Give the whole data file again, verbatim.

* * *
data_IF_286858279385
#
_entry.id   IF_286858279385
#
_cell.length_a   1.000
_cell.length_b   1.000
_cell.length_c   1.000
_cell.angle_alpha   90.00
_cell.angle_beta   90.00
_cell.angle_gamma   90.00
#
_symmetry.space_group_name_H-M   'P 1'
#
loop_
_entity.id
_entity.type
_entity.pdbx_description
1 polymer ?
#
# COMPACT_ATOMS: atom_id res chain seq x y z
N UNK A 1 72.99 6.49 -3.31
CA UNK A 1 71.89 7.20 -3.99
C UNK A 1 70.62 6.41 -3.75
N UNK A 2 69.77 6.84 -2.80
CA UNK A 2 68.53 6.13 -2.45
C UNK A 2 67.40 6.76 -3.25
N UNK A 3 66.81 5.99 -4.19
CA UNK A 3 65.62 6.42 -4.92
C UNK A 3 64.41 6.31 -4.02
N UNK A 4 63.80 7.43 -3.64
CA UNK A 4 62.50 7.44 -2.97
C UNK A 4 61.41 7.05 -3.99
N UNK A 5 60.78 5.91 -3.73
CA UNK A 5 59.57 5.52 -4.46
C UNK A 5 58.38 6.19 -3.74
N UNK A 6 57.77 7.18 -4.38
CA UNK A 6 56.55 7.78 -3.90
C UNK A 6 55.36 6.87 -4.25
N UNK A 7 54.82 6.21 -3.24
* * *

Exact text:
data_IF_286858279385
#
_entry.id   IF_286858279385
#
_cell.length_a   1.000
_cell.length_b   1.000
_cell.length_c   1.000
_cell.angle_alpha   90.00
_cell.angle_beta   90.00
_cell.angle_gamma   90.00
#
_symmetry.space_group_name_H-M   'P 1'
#
loop_
_entity.id
_entity.type
_entity.pdbx_description
1 polymer ?
#
# COMPACT_ATOMS: atom_id res chain seq x y z
N UNK A 1 72.99 6.49 -3.31
CA UNK A 1 71.89 7.20 -3.99
C UNK A 1 70.62 6.41 -3.75
N UNK A 2 69.77 6.84 -2.80
CA UNK A 2 68.53 6.13 -2.45
C UNK A 2 67.40 6.76 -3.25
N UNK A 3 66.81 5.99 -4.19
CA UNK A 3 65.62 6.42 -4.92
C UNK A 3 64.41 6.31 -4.02
N UNK A 4 63.80 7.43 -3.64
CA UNK A 4 62.50 7.44 -2.97
C UNK A 4 61.41 7.05 -3.99
N UNK A 5 60.78 5.91 -3.73
CA UNK A 5 59.57 5.52 -4.46
C UNK A 5 58.38 6.19 -3.74
N UNK A 6 57.77 7.18 -4.38
CA UNK A 6 56.55 7.78 -3.90
C UNK A 6 55.36 6.87 -4.25
N UNK A 7 54.82 6.21 -3.24